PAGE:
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ALS Genetic Testing May Be Informative Across Age Ranges, Study Finds

In the journal Brain, researchers from the University College London, King's College London, and other centers consider genetic testing for amyotrophic lateral sclerosis (ALS), where testing is typically offered to individuals with early-onset sporadic disease or a family history of the neurodegenerative condition. With targeted sequencing, the team searched for clinically actionable ALS-related gene changes in blood samples from nearly 6,300 patients with sporadic ALS. When the authors further broke down incidence rates by age and sex for a subset of 1,551 patients enrolled in the UK, they found clinically actionable results in a significant proportion of patients over 40 years old. "[T]his large, global study, combining both genetics and epidemiology, provides robust evidence to recommend that genetic testing in ALS should not be restricted by age of onset or family history," the authors conclude. "Instead, with increasing gene therapies on the horizon and potential for precision medicine, the gold standard should be to offer genetic testing to all patients with apparently sporadic ALS, regardless of their age of onset."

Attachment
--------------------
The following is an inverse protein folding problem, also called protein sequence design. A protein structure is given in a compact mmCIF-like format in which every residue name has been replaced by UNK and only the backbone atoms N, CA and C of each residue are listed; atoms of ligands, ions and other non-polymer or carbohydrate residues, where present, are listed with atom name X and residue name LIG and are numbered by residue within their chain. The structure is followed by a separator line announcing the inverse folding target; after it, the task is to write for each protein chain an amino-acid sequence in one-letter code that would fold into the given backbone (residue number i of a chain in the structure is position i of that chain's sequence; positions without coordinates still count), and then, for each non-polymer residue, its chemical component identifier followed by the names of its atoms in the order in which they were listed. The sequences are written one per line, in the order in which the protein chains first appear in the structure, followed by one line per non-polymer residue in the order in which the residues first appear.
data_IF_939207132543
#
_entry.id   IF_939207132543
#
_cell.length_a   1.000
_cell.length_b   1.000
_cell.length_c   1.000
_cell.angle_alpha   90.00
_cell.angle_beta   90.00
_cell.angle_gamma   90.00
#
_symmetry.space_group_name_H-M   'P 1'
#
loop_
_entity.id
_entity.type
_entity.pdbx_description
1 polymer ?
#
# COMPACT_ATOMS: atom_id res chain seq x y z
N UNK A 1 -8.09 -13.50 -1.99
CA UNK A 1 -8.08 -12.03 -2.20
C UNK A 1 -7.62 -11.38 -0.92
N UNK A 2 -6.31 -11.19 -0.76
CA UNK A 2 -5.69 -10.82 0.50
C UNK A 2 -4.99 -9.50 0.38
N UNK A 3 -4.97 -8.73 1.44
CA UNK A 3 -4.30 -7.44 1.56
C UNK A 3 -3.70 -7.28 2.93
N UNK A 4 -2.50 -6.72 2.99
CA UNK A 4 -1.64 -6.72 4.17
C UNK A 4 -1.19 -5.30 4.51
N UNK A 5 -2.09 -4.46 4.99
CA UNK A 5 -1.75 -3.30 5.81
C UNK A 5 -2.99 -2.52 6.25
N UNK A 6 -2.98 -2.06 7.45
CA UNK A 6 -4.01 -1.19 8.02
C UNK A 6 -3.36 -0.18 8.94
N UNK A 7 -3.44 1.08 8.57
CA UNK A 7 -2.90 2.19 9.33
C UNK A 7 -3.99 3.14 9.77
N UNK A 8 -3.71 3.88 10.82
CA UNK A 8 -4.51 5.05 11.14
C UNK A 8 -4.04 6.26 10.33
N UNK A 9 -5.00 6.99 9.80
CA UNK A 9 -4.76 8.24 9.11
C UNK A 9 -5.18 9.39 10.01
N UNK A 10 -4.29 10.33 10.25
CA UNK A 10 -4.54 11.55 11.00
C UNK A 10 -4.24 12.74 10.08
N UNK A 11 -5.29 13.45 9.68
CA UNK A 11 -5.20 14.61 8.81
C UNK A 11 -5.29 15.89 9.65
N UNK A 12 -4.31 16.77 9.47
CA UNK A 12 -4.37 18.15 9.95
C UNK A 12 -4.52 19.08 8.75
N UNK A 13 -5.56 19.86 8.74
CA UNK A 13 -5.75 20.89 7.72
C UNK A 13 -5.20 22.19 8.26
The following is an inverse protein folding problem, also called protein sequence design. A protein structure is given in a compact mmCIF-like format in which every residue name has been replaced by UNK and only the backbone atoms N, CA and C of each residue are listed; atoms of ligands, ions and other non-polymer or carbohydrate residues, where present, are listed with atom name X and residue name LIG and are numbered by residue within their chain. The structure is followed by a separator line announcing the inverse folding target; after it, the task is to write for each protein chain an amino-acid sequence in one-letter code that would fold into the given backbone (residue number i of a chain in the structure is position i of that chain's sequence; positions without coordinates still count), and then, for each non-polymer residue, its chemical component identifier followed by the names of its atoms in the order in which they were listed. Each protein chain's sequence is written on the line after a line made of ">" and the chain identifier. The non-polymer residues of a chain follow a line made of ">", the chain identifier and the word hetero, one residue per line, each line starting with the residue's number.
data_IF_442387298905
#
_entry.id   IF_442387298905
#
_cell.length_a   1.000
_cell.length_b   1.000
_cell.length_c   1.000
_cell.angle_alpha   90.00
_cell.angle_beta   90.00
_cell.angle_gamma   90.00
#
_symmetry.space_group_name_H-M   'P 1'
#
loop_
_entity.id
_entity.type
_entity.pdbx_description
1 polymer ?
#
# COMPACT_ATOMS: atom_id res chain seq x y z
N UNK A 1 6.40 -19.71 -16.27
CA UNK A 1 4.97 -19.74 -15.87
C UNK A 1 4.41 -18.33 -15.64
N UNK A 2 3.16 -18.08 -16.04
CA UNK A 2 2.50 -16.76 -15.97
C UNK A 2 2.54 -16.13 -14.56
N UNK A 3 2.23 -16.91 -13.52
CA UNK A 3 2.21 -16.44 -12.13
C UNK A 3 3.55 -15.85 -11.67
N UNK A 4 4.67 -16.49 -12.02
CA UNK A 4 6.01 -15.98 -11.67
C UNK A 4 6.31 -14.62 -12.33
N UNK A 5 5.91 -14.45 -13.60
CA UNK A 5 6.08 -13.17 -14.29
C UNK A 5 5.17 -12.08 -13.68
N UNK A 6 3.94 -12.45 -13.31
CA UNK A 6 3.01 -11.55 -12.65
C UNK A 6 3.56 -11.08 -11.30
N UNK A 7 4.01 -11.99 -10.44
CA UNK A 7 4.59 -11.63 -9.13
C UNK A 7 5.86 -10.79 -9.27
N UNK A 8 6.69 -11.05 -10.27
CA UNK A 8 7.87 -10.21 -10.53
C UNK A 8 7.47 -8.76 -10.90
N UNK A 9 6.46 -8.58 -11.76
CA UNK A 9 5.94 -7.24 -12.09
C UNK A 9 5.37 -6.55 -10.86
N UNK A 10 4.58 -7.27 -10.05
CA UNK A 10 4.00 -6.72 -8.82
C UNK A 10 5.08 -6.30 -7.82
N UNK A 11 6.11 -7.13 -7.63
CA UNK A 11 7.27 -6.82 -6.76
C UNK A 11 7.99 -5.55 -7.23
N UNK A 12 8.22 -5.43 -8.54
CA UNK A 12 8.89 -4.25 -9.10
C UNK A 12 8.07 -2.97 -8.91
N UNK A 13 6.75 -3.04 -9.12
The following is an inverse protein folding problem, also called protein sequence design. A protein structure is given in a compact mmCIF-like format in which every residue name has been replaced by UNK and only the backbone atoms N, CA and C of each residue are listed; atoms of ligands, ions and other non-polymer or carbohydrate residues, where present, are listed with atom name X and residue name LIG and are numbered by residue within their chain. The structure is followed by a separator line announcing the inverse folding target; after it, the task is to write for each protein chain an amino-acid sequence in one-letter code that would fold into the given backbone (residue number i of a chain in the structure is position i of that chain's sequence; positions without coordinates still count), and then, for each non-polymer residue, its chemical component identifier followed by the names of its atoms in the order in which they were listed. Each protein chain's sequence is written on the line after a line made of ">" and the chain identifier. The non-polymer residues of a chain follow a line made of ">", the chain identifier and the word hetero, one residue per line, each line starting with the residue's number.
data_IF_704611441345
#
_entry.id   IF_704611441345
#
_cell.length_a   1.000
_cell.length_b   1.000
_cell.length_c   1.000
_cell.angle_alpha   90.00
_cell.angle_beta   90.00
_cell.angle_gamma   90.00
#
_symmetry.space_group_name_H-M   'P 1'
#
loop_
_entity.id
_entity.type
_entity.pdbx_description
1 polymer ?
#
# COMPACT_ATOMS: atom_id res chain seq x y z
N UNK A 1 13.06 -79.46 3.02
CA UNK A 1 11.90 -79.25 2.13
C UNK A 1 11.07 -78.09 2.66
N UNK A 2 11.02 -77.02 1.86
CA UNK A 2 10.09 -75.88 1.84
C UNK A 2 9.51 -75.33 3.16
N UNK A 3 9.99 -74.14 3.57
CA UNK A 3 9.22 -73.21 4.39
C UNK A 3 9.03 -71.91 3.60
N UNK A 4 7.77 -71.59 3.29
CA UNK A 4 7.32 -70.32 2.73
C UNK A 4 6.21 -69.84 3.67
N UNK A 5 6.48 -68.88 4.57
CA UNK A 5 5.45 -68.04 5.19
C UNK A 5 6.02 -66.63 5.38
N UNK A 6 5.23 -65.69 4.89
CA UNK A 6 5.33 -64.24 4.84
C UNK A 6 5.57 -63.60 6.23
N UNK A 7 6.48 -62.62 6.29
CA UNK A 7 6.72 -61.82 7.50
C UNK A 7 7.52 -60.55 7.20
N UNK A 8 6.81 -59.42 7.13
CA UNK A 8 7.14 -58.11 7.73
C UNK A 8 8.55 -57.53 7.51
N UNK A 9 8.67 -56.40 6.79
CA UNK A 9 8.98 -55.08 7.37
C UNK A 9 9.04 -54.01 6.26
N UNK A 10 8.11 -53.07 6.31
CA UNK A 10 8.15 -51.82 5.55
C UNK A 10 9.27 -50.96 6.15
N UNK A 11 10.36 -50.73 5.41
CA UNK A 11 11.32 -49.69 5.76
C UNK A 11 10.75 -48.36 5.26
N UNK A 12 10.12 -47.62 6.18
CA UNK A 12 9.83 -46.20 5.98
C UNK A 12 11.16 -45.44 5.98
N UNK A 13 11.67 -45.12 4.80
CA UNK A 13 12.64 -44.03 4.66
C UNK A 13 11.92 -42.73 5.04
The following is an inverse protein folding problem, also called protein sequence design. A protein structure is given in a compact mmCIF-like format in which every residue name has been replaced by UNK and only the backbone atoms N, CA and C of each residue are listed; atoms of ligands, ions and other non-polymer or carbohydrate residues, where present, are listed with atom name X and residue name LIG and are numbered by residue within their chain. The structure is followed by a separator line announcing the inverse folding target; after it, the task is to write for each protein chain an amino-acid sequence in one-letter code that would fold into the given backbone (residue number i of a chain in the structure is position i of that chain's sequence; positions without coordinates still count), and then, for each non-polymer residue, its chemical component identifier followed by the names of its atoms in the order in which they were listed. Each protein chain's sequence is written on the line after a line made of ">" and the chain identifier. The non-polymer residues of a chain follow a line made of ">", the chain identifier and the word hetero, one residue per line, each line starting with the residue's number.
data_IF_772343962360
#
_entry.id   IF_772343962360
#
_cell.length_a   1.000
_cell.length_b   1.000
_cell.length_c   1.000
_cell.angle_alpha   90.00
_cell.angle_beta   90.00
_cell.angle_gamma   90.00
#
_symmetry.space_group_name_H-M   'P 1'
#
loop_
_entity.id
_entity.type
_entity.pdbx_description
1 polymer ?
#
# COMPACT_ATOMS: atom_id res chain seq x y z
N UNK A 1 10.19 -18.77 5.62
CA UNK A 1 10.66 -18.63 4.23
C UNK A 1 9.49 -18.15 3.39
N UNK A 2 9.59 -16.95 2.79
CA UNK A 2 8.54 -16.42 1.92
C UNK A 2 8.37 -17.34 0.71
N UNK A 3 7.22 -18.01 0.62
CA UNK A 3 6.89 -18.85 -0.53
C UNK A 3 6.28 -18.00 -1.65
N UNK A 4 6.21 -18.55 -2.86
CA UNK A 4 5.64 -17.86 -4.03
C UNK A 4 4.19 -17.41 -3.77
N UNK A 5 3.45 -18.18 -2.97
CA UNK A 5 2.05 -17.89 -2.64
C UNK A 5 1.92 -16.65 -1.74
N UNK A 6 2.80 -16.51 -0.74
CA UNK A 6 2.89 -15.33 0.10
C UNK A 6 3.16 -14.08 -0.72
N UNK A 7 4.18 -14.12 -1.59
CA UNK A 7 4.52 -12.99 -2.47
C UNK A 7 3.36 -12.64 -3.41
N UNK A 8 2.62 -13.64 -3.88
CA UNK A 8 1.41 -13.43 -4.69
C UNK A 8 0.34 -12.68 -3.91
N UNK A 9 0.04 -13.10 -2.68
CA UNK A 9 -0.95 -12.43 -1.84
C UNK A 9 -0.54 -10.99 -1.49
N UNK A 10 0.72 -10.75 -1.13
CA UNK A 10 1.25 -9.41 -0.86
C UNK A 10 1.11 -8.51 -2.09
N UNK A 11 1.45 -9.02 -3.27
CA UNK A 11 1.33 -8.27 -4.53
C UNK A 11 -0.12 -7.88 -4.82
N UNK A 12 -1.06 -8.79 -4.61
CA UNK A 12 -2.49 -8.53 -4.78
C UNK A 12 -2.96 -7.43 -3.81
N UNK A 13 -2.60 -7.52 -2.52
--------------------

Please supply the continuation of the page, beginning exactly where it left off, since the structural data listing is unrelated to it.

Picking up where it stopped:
The Scan

Positive Framing of Genetic Studies Can Spark Mistrust Among Underrepresented Groups

Researchers in Human Genetics and Genomics Advances report that how researchers describe genomic studies may alienate potential participants.

Small Study of Gene Editing to Treat Sickle Cell Disease

In a Novartis-sponsored study in the New England Journal of Medicine, researchers found that a CRISPR-Cas9-based treatment targeting promoters of genes encoding fetal hemoglobin could reduce disease symptoms.

Gut Microbiome Changes Appear in Infants Before They Develop Eczema, Study Finds

Researchers report in mSystems that infants experienced an enrichment in Clostridium sensu stricto 1 and Finegoldia and a depletion of Bacteroides before developing eczema.

Acute Myeloid Leukemia Treatment Specificity Enhanced With Stem Cell Editing

A study in Nature suggests epitope editing in donor stem cells prior to bone marrow transplants can stave off toxicity when targeting acute myeloid leukemia with immunotherapy.